OrganicDenmark launches in UK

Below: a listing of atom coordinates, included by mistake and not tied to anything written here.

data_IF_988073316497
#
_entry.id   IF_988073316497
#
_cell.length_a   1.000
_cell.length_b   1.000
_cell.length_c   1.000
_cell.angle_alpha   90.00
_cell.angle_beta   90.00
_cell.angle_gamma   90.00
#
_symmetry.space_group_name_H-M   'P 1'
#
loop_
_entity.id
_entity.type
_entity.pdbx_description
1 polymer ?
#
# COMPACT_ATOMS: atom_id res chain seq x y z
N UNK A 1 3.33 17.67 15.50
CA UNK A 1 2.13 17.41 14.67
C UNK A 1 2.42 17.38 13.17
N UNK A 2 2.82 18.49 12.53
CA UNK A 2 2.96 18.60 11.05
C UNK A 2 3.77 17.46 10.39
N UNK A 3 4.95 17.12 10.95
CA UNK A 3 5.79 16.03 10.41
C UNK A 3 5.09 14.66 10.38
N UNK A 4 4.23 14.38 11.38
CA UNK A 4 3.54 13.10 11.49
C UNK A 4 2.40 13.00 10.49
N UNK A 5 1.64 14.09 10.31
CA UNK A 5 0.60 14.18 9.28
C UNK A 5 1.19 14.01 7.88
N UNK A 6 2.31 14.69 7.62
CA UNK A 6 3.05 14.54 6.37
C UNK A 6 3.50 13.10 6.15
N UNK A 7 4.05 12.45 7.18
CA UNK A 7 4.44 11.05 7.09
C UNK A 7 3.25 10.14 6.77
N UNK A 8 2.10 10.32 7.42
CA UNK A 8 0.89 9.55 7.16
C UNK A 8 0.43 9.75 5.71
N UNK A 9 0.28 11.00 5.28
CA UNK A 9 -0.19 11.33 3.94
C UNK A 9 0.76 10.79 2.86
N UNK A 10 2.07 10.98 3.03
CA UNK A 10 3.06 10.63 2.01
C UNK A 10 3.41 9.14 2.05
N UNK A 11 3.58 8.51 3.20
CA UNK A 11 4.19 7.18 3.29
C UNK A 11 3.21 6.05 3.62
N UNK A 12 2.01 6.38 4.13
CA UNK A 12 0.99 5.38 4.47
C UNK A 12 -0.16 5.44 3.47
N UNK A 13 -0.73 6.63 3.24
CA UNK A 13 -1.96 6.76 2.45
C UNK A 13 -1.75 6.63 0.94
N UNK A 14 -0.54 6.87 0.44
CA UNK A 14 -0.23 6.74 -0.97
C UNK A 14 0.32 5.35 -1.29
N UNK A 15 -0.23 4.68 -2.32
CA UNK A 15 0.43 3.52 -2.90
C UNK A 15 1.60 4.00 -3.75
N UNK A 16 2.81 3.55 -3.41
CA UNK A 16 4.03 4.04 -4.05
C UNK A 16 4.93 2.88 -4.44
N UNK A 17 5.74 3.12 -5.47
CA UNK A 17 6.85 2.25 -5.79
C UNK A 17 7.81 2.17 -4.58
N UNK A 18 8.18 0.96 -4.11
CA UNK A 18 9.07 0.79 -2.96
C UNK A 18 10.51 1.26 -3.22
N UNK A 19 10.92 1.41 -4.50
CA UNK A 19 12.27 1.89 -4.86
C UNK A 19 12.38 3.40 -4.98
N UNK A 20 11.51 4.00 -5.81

OrganicDenmark launches in UK Well-known Danish manufacturers of organic products are set to increase exports of organic products to the British market, where demand for organic foods is outstripping local production. The new export initiative will be supported by the first non-profit, national portal, for organic products - www.organic-denmark.com. The aim is to provide wholesalers and buyers from retail chains with easy and reliable information about products and other issues related to organic production in Denmark. According to the UK Soil Association, UK organic farming covers only 2.3 percent of cultivated land, and this is insufficient to meet growing consumer demand. UK sales of organic foods rose by 55% between 1999 and 2000 and it is estimated that they will grow by 40 per cent in each of the next five years. Despite an increase in UK organic output, the UK organic market still relies heavily on imports. Home produced food accounts for only 25 per cent of sales. This is largely due to the fact that the rate of conversion of UK farms is not keeping pace with the demand for organic food, although consumer preferences for exotic fruit and vegetables also play a part. Denmark has a long and strong tradition of farming and agricultural research. Danish farmers produce a wide range of agricultural foodstuffs sufficient for 15 million people - three times the population of Denmark. "Large quantities of Danish farm products are exported, but there remains a large untapped potential, especially within the organic sector and Danish organic companies expect to increase exports by 20 per cent this year," says Jens Eybye, Market Development Executive from Danish Organic Service Centre, the marketing association responsible for OrganicDenmark. Organic farming in Denmark currently accounts for almost 10 per cent of the total cultivated land, ranking it among the top five organic countries in Europe. More than 90 per cent of domestic sales are via the retail sector, and organic produce accounts for approximately 5 per cent of the total turnover of food produce. The UK, Sweden and Germany are the most important export markets. Early movers in organics Denmark was one of the first countries in Europe to identify the trend towards organic products. Development in organic produce started in 1993 when the largest retail group in the country, the co-op FDB, reached agreement with a number of companies producing organic foods to reduce prices and simultaneously increase the marketing of organic products. The biggest-selling organic product in Denmark - organic fresh milk- has a market share of almost 30 cent. However, the production of organic milk surpasses the consumption allowing further growth in exports of dairy products. www.organic-denmark.com is the crank The brand OrganicDenmark is an umbrella for various joint international marketing activities including trade fairs, activities in retail chains and the new portal - along with the individual companies' own branding activities. More than 40 Danish companies have joined forces under the brand to gain exposure for their products and increase international demand. Among them, Thise, an innovative organic dairy, Urtekram, which is known for its multi-product assortment in organics, and Svansø Food, whose jams are enjoyed worldwide. The national portal has been developed to provide an efficient, free tool for busy buyers and wholesalers abroad in order to minimize the distance between the relatively small Danish exporters and the international supermarkets chains and shops. Buyers can receive direct and detailed information about all new organic products through an on- line newsletter. Unique state-control of organic production The confidence of Danish consumers in organic foods is high and is based upon an effective regulatory system. The Ministry of Food, Agriculture and Fisheries is responsible for authorising and inspecting farms and companies. There are no similar inspection and authorisation systems for organic foods to be found anywhere else in the world. In Denmark, only state-authorised farms, companies and importers may use the word "organic" and the state-controlled "Ø logo" (Ø for "økologisk" which means organic in Danish) in connection with the marketing of organic food products. "The Danish rules and regulations comply with EU regulations. But in order to simplify the international certification process The Ministry of Food, Agriculture and Fisheries is holding equivalence negotiations with the Soil Association at the moment. A mutual agreement will recognise each others´ rules and standards and ease the way for Danish organic exporters to obtain the Soil Association's logo. As we go through this process, it's a clear advantage that all Danish organic products are certified according to one rigorous, national system," says Jens Eybye. All organic products in Denmark are carefully screened for pesticide residues. Last year, the Danish Veterinary and Food Administration found no incidences in their random samplings of Danish fruit and vegetables. Two trade barriers to overcome "As an importer and distributor of organic products we are facing two major trade barriers," says John Svensson of Futura Foods, a 10-year-old UK-based company specializing in organic dairy products and ingredients from producers all over the world. "First and foremost, it takes a long time to locate producers of organic products and get information about their new products, since many organic producers are relatively small businesses which focus on product development. Any initiative, like OrganicDenmark, to ease the search process is welcome. In terms of certification we tend to use the logo of the national certifying bodies - in the case of Denmark the Danish: Ø. The fact that the Danish certification is established and controlled by the Danish Government makes it a highly trustworthy logo appreciated by our customers and eventually the consumers. However in some cases and in certain countries we need to apply the local certification symbol. This can be very time consuming in terms of co-ordinating organic rules internationally. We would therefore welcome the use and international acknowledgement of just one logo and one set of rules, if this was at all possible", he says. See pictures at www.organic-denmark.com For further information please do not hesitate to contact: Jens Eybye, Market Development Executive, Danish Organic Service Centre, phone +45 87 32 27 00/ e-mail: je@organic-denmark.com Fact sheet Statutory instruments Since 1991, when Denmark entered into an agreement on common EU regulations for cultivation of organic crops, Danish regulations for arable farms have been based on the EU's own regulations - but strengthened on a number of dimensions. Read more about Danish rules and regulations for organic foods at: http://fvm.anet.dk/oko_uk/high_final_okouk_forside.asp?page_id=217 Danish organic farming [REMOVED GRAPHICS] Denmark's export of agricultural products in the 1990's [REMOVED GRAPHICS] Annual export of agricultural products Total exports of agricultural products were valued at DKK 49 billion (appr. £ sterling 4,1 billion) in 2000. According to Danmarks Statistik the export of foods and living animals amounted to DKK 53 billion in the first 8 months of 2001. This is 16% higher than in the same period last year. In total, the export of foods increased by 10% in 2000. The export of Danish organic products amounts to more than DKK 250 million (appr. £ sterling 20,9 m), i.e. approximately 10% of domestic sales, which are valued at approximately DKK 2,5 billion (appr. 208 m £ sterling). The export of organic products is expected to make up 25% of the domestic sales within a few years. About 60 Danish companies currently export organic products or expect to do so soon. These companies represent a broad range of food categories. Statistically, 40% of export activities in Denmark are reactive - i.e. initiated by external contact. Organic export markets: Countries Number of exporting food companies The UK 25 Germany 22 Sweden 21 Other Nordic 18 countries Other countries 16 The USA 6 France 4 Exporting companies grouped in terms of product categories Dairy products 11 Fruit and vegetables incl. processing 8 Cereals 8 Meat, delicatessen and production of sausages 4 Eggs and eggproducts 1 Other groceries 13 Growth in the value of the export from 1999 to 2000 Dairy products Appr. 70 % Fruit and vegetables Appr. 80 % Cereals Appr. 80 % Meat, delicatessen Appr. 500 % Eggs and eggproducts No exports in 1999 Other groceries - Source: Danish Organic Service Centre Danish consumers grouped according to consumption of organic products Consumer Share (%) Share (%) 1999 2000 Heavy-user 15 13 Medium-user 26 27 Light-user 52 54 Non-user 7 6 In 2000 13% of the Danish 'organic' households were heavy-users, and they account for 60% of total organic sales (within 15 selected product categories). Heavy-user are households that spend more than 10% of the food budget on organic products. Medium-users are households that spend 2.5 - 9.9% of the food budget on organic products. Light-users are households that spend up to 2.49% of the food budget on organic products. Source: Gfk, ConsumerScan 1999 and 2000 Relevant links: Denmark covers a total area of 43,004.39 km2. For more information about Denmark, see: The Danish Ministry of Food, Agriculture and Fisheries (the organic portal): http://fvm.anet.dk/oko_uk/high_final_okouk_forside.asp?page_id=217 The Danish Foreign Ministry: http://www.um.dk/english/ The commercial section at the website of the Royal Danish Embassy in the UK: http://www.dk-export.com ------------------------------------------------------------ This information was brought to you by Waymaker http://www.waymaker.net The following files are available for download: http://www.waymaker.net/bitonline/2001/12/10/20011210BIT00230/bit0001.doc http://www.waymaker.net/bitonline/2001/12/10/20011210BIT00230/bit0001.pdf